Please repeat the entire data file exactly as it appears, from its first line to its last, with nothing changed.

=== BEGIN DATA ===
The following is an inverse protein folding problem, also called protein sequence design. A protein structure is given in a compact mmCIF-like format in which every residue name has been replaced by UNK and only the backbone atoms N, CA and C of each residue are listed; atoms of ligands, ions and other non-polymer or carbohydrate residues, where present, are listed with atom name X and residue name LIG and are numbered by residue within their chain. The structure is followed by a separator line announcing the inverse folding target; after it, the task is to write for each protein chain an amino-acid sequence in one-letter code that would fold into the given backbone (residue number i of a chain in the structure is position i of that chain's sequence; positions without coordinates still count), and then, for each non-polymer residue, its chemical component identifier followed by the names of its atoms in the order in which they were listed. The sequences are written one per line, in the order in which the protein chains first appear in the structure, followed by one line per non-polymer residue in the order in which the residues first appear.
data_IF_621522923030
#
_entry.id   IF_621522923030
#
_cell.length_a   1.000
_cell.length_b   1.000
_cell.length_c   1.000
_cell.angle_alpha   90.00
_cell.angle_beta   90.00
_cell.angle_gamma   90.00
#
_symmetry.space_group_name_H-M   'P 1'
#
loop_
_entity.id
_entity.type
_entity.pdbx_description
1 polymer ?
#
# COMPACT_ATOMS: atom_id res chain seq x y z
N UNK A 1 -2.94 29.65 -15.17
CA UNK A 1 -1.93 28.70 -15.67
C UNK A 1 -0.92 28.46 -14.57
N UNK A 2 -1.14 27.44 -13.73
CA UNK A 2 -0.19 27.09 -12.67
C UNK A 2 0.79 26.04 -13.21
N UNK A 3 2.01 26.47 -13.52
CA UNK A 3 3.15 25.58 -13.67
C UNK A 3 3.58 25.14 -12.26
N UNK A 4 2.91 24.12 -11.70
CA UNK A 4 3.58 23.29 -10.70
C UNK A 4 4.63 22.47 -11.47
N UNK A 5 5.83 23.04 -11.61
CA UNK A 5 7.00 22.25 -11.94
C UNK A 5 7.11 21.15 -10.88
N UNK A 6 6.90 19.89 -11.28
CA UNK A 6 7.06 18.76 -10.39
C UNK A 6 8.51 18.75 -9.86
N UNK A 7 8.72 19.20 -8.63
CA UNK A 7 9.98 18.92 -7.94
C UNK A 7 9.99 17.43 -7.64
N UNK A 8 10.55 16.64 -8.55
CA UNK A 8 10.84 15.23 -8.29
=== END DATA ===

The following is an inverse protein folding problem, also called protein sequence design. A protein structure is given in a compact mmCIF-like format in which every residue name has been replaced by UNK and only the backbone atoms N, CA and C of each residue are listed; atoms of ligands, ions and other non-polymer or carbohydrate residues, where present, are listed with atom name X and residue name LIG and are numbered by residue within their chain. The structure is followed by a separator line announcing the inverse folding target; after it, the task is to write for each protein chain an amino-acid sequence in one-letter code that would fold into the given backbone (residue number i of a chain in the structure is position i of that chain's sequence; positions without coordinates still count), and then, for each non-polymer residue, its chemical component identifier followed by the names of its atoms in the order in which they were listed. The sequences are written one per line, in the order in which the protein chains first appear in the structure, followed by one line per non-polymer residue in the order in which the residues first appear.
data_IF_621522923030
#
_entry.id   IF_621522923030
#
_cell.length_a   1.000
_cell.length_b   1.000
_cell.length_c   1.000
_cell.angle_alpha   90.00
_cell.angle_beta   90.00
_cell.angle_gamma   90.00
#
_symmetry.space_group_name_H-M   'P 1'
#
loop_
_entity.id
_entity.type
_entity.pdbx_description
1 polymer ?
#
# COMPACT_ATOMS: atom_id res chain seq x y z
N UNK A 1 -2.94 29.65 -15.17
CA UNK A 1 -1.93 28.70 -15.67
C UNK A 1 -0.92 28.46 -14.57
N UNK A 2 -1.14 27.44 -13.73
CA UNK A 2 -0.19 27.09 -12.67
C UNK A 2 0.79 26.04 -13.21
N UNK A 3 2.01 26.47 -13.52
CA UNK A 3 3.15 25.58 -13.67
C UNK A 3 3.58 25.14 -12.26
N UNK A 4 2.91 24.12 -11.70
CA UNK A 4 3.58 23.29 -10.70
C UNK A 4 4.63 22.47 -11.47
N UNK A 5 5.83 23.04 -11.61
CA UNK A 5 7.00 22.25 -11.94
C UNK A 5 7.11 21.15 -10.88
N UNK A 6 6.90 19.89 -11.28
CA UNK A 6 7.06 18.76 -10.39
C UNK A 6 8.51 18.75 -9.86
N UNK A 7 8.72 19.20 -8.63
CA UNK A 7 9.98 18.92 -7.94
C UNK A 7 9.99 17.43 -7.64
N UNK A 8 10.55 16.64 -8.55
CA UNK A 8 10.84 15.23 -8.29